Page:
Early this past March, a stately looking, silver-haired, eighty-three-year-old man quietly passed away in the small, Mayberryish town of Highlandville, Missouri. He was known, by his neighbors and the fellow parishioners at his church, simply as “Joe.”
“Joe’s” passing was routinely and unceremoniously noted in a small, eight line obituary which told us very little about “Joe”
the man. He was survived by his beautiful and intelligent wife, of over a half century, Anne. Unmentioned, were the four of his five children and a number of grandchildren who he had also left behind.
The obituary also mentioned that, per “Joe’s” wishes, there were to be no funeral services. This last bit of information seemed most telling for a man who spent his life putting others before himself – God, County, family and the million plus different soldiers he commanded over the course of his stellar career as one of the Army’s top officers. Yes, not everyone seemed to know that, “Joe” the humble farmer in their midst, was once a four star General who commanded all US Army personnel in the Continental United States.
Born, during the depths of The Great Depression, on November 10, 1931 was
Joseph T. Palastra, Jr. Little is publicly known about his childhood. The record for “Joe” begins in 1954 when he graduated, with distinction, from the United States Military Academy at West Point. With handsome features a thatch of thick dark hair, “Joe” was respected for his high intelligence, work ethic and integrity. As a young Army Lieutenant , already considered a rising star, “Joe” was selected, with a group of other promising young officers, to be loaned out to the CIA for service in Vietnam in 1955 – some ten years before the deployment of combat forces there.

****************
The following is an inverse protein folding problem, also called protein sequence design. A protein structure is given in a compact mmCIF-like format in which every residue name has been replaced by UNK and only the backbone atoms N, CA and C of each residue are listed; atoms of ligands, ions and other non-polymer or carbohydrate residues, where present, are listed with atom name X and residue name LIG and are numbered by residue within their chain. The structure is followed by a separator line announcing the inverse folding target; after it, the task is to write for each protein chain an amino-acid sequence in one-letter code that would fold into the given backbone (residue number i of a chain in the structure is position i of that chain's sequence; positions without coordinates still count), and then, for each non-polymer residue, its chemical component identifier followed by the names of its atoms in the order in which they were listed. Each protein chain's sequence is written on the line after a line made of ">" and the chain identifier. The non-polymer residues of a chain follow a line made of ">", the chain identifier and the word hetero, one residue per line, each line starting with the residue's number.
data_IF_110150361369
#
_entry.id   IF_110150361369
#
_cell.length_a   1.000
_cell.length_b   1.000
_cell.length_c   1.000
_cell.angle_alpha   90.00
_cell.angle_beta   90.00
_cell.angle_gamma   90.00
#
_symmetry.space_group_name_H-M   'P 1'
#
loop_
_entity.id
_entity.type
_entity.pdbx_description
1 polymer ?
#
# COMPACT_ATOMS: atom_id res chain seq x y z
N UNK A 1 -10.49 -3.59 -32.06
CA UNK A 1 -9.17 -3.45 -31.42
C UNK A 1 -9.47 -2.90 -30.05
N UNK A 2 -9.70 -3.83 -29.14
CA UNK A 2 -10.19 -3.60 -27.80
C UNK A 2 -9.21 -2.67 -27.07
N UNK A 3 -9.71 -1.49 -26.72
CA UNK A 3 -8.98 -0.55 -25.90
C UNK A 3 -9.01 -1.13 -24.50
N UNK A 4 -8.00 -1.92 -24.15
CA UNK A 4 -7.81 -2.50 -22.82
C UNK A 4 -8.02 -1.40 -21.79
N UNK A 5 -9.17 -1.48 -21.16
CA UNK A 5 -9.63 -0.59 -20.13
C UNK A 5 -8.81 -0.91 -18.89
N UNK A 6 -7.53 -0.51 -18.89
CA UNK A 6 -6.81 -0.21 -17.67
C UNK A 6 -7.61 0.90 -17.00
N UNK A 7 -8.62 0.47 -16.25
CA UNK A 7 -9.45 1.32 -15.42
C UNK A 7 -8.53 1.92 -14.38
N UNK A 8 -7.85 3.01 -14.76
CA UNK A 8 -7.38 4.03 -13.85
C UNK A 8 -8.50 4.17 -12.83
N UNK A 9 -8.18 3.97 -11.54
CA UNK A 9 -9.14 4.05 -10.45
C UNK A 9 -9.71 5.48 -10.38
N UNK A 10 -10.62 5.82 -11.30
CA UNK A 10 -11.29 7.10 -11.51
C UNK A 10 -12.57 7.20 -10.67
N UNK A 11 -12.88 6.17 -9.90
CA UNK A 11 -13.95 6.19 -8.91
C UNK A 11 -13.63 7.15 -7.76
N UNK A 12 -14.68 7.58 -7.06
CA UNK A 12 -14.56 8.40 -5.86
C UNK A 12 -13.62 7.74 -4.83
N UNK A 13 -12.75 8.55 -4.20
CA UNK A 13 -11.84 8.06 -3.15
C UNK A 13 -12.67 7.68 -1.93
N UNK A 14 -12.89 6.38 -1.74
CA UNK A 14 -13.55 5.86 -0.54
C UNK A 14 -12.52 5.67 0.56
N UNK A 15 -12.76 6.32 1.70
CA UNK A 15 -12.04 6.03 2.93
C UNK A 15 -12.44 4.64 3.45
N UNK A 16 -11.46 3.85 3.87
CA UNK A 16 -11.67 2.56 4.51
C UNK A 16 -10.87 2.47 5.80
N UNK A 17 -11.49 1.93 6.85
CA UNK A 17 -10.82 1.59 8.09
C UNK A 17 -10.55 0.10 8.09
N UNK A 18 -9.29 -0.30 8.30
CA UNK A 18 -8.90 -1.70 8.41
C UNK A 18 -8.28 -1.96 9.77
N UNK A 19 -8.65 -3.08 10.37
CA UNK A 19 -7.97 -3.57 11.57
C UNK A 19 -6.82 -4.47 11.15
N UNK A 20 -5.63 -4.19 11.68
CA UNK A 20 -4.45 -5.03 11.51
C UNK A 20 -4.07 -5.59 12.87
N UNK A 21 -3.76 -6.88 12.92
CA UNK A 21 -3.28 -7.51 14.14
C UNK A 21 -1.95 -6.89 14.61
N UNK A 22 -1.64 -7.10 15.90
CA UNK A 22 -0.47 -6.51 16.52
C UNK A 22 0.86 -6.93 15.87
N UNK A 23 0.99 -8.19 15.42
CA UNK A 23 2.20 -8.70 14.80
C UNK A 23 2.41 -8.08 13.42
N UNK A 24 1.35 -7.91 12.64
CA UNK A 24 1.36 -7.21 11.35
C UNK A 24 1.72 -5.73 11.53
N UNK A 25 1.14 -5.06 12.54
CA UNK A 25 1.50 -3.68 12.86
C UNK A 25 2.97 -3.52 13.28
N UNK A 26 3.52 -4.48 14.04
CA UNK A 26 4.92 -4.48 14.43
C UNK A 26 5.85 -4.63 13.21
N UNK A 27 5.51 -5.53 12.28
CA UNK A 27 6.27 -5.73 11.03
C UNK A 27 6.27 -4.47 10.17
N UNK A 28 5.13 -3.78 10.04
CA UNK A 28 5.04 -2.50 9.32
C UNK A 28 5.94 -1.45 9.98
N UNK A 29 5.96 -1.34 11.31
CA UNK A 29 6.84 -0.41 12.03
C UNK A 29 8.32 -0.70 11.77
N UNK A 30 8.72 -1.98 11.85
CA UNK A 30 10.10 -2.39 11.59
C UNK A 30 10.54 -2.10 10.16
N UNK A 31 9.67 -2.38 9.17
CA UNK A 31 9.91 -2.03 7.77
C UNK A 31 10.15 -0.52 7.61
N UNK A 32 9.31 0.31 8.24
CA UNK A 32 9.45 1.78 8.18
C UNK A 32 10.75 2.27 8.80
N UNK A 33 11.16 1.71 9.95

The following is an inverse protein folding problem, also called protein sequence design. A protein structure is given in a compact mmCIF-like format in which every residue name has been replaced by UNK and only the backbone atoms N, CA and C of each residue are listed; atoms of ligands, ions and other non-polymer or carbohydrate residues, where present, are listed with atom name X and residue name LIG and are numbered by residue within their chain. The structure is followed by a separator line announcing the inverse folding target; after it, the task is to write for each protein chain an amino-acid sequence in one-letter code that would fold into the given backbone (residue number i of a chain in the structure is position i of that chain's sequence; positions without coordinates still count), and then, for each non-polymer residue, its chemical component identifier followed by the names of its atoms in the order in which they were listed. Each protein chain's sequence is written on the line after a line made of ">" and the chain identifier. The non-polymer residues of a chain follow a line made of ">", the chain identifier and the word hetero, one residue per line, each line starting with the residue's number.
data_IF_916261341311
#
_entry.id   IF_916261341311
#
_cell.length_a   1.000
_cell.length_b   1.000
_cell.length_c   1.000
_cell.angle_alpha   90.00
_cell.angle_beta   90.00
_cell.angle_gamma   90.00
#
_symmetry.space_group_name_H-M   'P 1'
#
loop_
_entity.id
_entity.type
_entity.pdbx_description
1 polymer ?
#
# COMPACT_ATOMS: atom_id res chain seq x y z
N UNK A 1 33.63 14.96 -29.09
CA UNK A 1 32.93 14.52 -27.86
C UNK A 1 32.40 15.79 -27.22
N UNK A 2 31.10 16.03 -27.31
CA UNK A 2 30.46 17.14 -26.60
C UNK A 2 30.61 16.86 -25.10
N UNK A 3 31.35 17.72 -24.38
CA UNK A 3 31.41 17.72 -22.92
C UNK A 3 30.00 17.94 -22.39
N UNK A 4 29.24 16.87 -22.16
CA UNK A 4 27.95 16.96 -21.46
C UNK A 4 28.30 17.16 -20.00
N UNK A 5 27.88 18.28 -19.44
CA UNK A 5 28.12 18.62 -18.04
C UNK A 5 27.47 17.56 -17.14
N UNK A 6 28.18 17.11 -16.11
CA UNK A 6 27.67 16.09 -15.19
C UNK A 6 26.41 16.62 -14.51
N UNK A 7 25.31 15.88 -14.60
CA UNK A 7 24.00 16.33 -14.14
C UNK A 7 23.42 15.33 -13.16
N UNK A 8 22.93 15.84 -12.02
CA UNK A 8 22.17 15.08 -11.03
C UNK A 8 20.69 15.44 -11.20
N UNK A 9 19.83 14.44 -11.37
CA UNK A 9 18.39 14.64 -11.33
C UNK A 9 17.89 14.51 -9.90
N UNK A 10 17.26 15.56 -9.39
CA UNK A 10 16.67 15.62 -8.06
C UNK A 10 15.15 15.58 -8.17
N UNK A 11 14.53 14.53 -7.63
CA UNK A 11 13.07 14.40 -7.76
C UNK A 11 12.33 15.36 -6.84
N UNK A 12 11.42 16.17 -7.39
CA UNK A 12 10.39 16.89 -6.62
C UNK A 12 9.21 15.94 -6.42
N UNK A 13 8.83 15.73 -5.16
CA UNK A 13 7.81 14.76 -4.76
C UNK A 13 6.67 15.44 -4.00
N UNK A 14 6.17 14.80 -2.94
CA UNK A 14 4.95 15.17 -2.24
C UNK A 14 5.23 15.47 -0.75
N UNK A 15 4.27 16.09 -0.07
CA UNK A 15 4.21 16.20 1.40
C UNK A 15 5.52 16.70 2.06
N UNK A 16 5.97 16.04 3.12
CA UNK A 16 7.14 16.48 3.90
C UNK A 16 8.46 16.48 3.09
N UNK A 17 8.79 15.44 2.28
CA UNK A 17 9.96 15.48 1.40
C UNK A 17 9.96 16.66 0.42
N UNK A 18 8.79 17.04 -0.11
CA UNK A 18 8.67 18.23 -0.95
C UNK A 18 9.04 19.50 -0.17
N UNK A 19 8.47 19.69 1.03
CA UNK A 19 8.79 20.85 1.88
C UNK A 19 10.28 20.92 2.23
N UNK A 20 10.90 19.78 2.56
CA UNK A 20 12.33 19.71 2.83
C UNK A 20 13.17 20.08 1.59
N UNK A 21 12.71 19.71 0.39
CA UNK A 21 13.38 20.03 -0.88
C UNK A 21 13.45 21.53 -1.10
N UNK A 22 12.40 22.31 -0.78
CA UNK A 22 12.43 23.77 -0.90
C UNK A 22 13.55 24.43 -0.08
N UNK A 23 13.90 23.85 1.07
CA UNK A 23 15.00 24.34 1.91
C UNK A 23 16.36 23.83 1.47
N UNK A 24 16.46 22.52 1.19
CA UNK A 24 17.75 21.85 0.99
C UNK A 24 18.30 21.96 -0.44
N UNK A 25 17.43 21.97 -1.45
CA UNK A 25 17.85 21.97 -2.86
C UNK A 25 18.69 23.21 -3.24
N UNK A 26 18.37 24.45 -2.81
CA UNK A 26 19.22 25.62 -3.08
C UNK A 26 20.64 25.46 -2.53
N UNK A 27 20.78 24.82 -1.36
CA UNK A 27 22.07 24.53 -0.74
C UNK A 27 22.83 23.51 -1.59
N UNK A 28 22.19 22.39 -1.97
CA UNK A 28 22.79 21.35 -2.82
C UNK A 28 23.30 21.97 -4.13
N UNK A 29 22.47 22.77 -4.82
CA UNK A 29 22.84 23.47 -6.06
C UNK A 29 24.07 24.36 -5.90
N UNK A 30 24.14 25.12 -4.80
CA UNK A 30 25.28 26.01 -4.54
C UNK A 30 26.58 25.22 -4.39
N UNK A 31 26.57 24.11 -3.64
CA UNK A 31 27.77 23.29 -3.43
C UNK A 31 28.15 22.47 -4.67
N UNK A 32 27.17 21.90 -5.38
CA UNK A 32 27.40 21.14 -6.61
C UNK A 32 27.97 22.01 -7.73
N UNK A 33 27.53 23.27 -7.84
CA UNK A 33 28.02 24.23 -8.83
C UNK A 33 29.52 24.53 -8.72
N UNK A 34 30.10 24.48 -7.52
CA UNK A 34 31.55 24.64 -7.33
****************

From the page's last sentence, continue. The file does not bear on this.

Still in his early 20s, “Joe” spent his time in Vietnam learning about the people, their culture and politics. This would serve him well in the following decade when he deployed for three tours in Vietnam-including two as a unit commander.
In the late 1960s, during two of his three tours, “Joe” commanded Company B, 4th Aviation Battalion as well as the 1st Battalion, 12th Infantry respectively. By this time, the war had grown unpopular. Most of the soldiers were draftees. Many didn’t want to be in country. Drug use among the soldiers in Vietnam was rampant. Morale was low and, in some units, soldiers rebelled against their officers. In some cases, unpopular officers and Sergeants were murdered by their own troops in a practice known as “fragging.”
Many incoming unit commanders, under the circumstances, were reluctant to fully assert their authority and maintain high standards and discipline. Not “Joe.” Palastra believed that if one were “placed in charge he must take charge.” “Joe” was not afraid to “take charge” and restore discipline where needed. The first unit he took command of in Vietnam was an important combat aviation unit that he would later, and understatedly describe as “not functioning well.” As the incoming commander he had zero tolerance for disobedience and was unwilling to look the other way like many other commanders were doing. He insisted that his men adhere to the highest standards while he and his soldiers aggressively pursued the enemy on the battlefield. When he left his command, his aviation unit went from being one of the worst in its sector to being one of the best.
In 1969, when “Joe,” then a Lieutenant-Colonel, took command of the 1st Battalion of the 12th Infantry, that unit was functioning much better than most. Yet, through leading by example and setting the highest standards for himself and his men, he transformed 1st Battalion from a good unit into a great one that could be relied upon to accomplish the most challenging of missions. What “Joe” knew was something that many other officers in Vietnam didn’t appear to grasp: Soldiers actually prefer to be part of a well disciplined and accomplished unit led by officers who set high standards and who actually care for them.
After his time in Vietnam, “Joe” had accumulated an impressive array of accomplishments and awards including eight Air Medals, Three Bronze Stars for Valor and the coveted Silver Star Medal. Even more important, he established himself as a superb combat leader.